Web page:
-Chapter XXXVII. Improvements In Pipe Jointing
Of the various kinds of joints thus far reviewed we have found the ordinary bell-and-spigot joint the most defective. As has been shown, it is faulty (1) in the manner in which the packing material is...
-Improvements In Pipe Jointing. Part 2
Money Loss Through Bad Jointing. It is pretty generally agreed that an average of 50 gallons of water per day for each individual is a liberal allowance for all purposes. The enormous quantities...
-Improvements In Pipe Jointing. Part 3
Fig. 527. Fig. 526. Fig. 529. Fig. 530 Fig. 531. The amount of lead used for calking our flanged joint is about one-eighth that required for the ordinary joint. The lead...
-The "Securitas" Flexible Joint
Two kinds of motion at the joints must be provided for, one longitudinal and one rotary, and the experiments seem to show that, while the exterior form of the joints may be the same for both kinds of ...
-The "Securitas" Flexible Joint. Continued
The joint occupies the minimum of space and is of very pleasing appearance. The fibrous rings of the joint are held in place by annular shoulders or projections cast on the inner side of the spheri...
-Chapter XXXVIII. Open Setting For Plumbing Work. The General Arrangement Of Plumbing Work
All the piping of a house should be as far as possible . in full view. Nothing should be walled in or covered over and rendered inaccessible. One of the first rules of modern sanitary work is to bring...
-Chapter XXXIX. The Siphonage And Evaporation Of Traps. Report To The Boston City Board Of Health
To the Boston City Board of Health: - Gentlemen: - The experiments heretofore made in this country on the siphonage of traps have faithfully shown the siphoning power of those fixtures which are in...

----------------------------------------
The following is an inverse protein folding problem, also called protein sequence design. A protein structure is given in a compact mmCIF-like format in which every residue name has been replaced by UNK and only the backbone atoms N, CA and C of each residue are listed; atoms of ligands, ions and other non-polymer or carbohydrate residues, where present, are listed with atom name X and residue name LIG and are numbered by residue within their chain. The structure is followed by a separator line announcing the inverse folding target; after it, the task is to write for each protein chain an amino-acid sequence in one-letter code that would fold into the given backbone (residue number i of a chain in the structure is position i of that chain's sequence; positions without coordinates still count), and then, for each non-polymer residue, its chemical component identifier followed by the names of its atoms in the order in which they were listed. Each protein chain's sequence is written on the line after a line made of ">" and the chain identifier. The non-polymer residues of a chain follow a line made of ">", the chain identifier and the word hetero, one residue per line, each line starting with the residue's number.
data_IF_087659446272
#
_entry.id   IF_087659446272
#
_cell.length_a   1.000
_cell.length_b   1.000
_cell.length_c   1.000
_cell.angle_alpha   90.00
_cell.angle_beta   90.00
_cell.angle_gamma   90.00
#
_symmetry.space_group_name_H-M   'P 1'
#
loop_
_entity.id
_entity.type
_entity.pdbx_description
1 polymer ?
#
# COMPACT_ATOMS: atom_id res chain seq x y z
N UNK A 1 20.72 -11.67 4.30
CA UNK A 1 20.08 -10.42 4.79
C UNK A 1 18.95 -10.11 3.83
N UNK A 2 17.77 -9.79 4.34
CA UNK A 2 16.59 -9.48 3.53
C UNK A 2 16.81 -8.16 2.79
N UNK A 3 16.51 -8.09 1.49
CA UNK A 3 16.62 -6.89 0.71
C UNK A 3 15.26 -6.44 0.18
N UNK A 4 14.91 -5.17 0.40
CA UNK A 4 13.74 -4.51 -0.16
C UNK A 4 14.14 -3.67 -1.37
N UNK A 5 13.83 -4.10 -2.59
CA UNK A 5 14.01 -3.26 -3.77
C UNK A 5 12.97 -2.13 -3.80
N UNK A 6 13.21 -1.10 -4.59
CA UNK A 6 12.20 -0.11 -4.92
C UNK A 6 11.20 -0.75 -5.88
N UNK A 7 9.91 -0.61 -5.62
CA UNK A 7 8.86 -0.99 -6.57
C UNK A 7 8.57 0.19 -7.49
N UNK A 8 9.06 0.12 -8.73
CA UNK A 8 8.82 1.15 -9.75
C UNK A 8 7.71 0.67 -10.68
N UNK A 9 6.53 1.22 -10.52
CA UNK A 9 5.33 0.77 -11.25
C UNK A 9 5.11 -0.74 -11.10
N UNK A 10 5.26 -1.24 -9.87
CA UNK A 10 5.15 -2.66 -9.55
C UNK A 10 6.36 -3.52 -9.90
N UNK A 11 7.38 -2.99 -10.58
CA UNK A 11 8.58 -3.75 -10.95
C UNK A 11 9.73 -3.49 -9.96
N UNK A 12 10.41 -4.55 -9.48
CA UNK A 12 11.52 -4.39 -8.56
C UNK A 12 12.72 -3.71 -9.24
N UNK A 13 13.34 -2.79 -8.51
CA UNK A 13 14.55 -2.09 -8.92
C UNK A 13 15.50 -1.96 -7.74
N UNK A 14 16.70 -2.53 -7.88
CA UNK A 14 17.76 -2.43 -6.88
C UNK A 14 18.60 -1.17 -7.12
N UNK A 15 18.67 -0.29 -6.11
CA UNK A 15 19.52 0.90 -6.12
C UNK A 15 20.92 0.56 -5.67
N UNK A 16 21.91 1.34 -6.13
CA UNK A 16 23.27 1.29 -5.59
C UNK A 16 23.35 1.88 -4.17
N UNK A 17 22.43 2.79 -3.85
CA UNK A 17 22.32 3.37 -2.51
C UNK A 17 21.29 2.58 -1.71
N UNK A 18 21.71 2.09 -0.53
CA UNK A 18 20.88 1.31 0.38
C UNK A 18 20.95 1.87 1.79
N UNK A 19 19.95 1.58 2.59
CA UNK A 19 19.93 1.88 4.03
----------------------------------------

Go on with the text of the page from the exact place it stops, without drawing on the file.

-The Siphonage And Evaporation Of Traps. Part 2
A 1 lead waste-pipe was connected with the soil-pipe just above the basement floor. This branch waste had a number of ventilating openings made upon it, and a deep-seal S-trap at its end. The trap h...
-The Siphonage And Evaporation Of Traps. Part 3
(e) A 1 vent-pipe 7' long was then attached to the opening. The first discharge nearly broke the seal; the second not only broke it but left the water standing below the mouth of the inlet-pipe. ...
-The Siphonage And Evaporation Of Traps. Part 4
These experiments are divided into: - (1) Those in which the siphonic action was produced by a trapped closet. (2) Those in which a trapless plunger-closet was used. (3) Those in which a flush-t...
-The Siphonage And Evaporation Of Traps. Part 5
(3) Pot-traps having bodies 6 in diameter and having 1 or 1 connections may, however, be considered safe when they are not exposed to the repeated action of plunger water-closets of the largest w...
-The Siphonage And Evaporation Of Traps. Part 6
(4) The following is the water capacity of the traps tested. The 8 pot-trap holds 5 quarts or 10 pints. The 6 pot-trap holds 3 quarts or 6 pints. The 5 pot-trap holds 2 quarts or 5 pints....
-The Siphonage And Evaporation Of Traps. Part 7
We see here a very rapid diminution of the seal. The average loss per diem exceeded one-third of an inch, or exactly four-elevenths of an inch. The smallest loss is one-eighth of an inch, and the larg...
-Chapter XL. Review Of Dr. Teale's Interesting Work On "Dangers To Health."
In the original course of these lectures before the North End Union a number of very striking illustrations from Dr. Teale's Dangers to Health* were reproduced upon the screen for the purpose of pre...
-Review Of Dr. Teale's Interesting Work On "Dangers To Health". Part 2
Fig. 595. Plenty of deadly sewer gas, but occupants still live. Fig. 596 was contributed to Dr. Teale's list by a physician. In this house four cases of typhus and typhoid fever had occurred, one...
-Dangers To Health. Part 3
Fig. 603. A, Ventilating pipe of drain turned into bedroom chimney. B, Ventilator of drain discharging close to a chimney pot. * Enteric Fever at Melton Mowbray. Report, 18S1. Fig. 604...
-Dangers To Health. Part 4
Fig. 610. A villa at Cannes. Fig. 611. Manure heaps against house walls. A case of an outbreak of enteric fever was reported to be caused by the backing up of sewage infected by typhoid ...